As Christ's Passion Becomes Ours

By Francis Frangipane
    
What is it about The Passion of the Christ that stirs people so deeply?  After all, it is just a movie, isn't it?  Yet, Mel Gibson's portrait of Christ and His sufferings, for many, has awakened emotions people never knew they had; it resurrects longings many thought were dead.

The power of this movie is that it speaks to the very DNA of our spiritual identity as Christians. It does not matter whether we are Lutherans or Catholics, Baptists or Pentecostals, something fundamental about ourselves is being unearthed from antiquity and restored to our souls.

Let me explain.

"Thy Face, Oh Lord, I Shall Seek"

By Francis Frangipane

There are some things in life that cannot be attained cheaply or superficially.  Scores of scriptures call us to something much more consuming and fulfilling than just having a religion about Jesus Christ.  Yet, the challenge is to focus and centralize our efforts to appropriate what Jesus came to give.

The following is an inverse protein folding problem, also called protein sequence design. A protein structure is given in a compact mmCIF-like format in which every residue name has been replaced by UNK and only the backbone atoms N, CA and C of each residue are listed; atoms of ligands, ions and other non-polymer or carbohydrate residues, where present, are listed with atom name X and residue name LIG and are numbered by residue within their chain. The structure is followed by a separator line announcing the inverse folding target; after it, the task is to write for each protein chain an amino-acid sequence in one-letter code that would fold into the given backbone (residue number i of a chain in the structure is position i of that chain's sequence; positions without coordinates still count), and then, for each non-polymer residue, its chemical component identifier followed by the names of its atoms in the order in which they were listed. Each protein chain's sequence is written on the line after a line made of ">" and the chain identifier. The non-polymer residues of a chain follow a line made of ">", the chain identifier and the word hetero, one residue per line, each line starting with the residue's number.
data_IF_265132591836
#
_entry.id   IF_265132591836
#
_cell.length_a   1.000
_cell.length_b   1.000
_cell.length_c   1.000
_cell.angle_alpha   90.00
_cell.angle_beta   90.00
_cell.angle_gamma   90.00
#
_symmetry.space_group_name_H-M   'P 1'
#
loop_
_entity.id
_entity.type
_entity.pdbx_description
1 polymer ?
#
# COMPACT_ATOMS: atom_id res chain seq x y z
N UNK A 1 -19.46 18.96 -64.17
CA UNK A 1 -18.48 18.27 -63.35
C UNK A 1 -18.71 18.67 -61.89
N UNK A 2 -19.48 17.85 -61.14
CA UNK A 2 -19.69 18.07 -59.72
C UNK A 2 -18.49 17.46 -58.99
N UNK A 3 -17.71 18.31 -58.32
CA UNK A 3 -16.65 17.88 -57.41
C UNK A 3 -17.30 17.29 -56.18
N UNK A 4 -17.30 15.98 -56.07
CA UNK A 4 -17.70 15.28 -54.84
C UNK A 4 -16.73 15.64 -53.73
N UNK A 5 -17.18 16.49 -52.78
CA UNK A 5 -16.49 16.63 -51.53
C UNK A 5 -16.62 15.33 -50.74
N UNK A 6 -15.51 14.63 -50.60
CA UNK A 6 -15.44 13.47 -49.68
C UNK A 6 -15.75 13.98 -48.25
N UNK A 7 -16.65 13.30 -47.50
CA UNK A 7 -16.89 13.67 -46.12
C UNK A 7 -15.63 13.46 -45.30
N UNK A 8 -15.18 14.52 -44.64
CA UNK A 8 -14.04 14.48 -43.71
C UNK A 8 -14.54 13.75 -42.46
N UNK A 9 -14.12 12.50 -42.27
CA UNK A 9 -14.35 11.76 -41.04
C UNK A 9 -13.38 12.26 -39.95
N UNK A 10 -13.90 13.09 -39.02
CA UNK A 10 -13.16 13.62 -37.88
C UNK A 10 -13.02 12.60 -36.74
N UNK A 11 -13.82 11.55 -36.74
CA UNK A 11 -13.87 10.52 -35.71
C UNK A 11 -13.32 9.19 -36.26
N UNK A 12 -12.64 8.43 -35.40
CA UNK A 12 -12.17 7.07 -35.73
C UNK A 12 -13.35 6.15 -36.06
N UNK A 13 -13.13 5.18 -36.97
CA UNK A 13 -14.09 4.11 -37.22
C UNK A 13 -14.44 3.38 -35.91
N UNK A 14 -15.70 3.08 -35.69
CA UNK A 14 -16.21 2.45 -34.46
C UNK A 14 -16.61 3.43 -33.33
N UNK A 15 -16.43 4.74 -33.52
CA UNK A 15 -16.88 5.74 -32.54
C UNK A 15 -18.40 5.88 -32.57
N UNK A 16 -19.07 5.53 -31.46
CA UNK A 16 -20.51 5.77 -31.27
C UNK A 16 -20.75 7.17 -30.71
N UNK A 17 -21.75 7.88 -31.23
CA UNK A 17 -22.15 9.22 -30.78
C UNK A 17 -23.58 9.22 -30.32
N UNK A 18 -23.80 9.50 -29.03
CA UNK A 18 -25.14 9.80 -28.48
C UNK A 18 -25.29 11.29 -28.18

He warns, "For the coming of the Son of Man will be just like the days of Noah. For as in those days which were before the flood they were eating and drinking, they were marrying and giving in marriage, until the day that Noah entered the ark, and they did not understand until the flood came and took them all away; so shall the coming of the Son of Man be" (Matt 24:37-39).

The biggest battle we each might fight is to stay focused on God long enough to learn how to abide in His presence.   Before we can redeem the world, we must redeem our time.  And we would think that with all the time saving conveniences we have in life, that this would be easy, but it is not.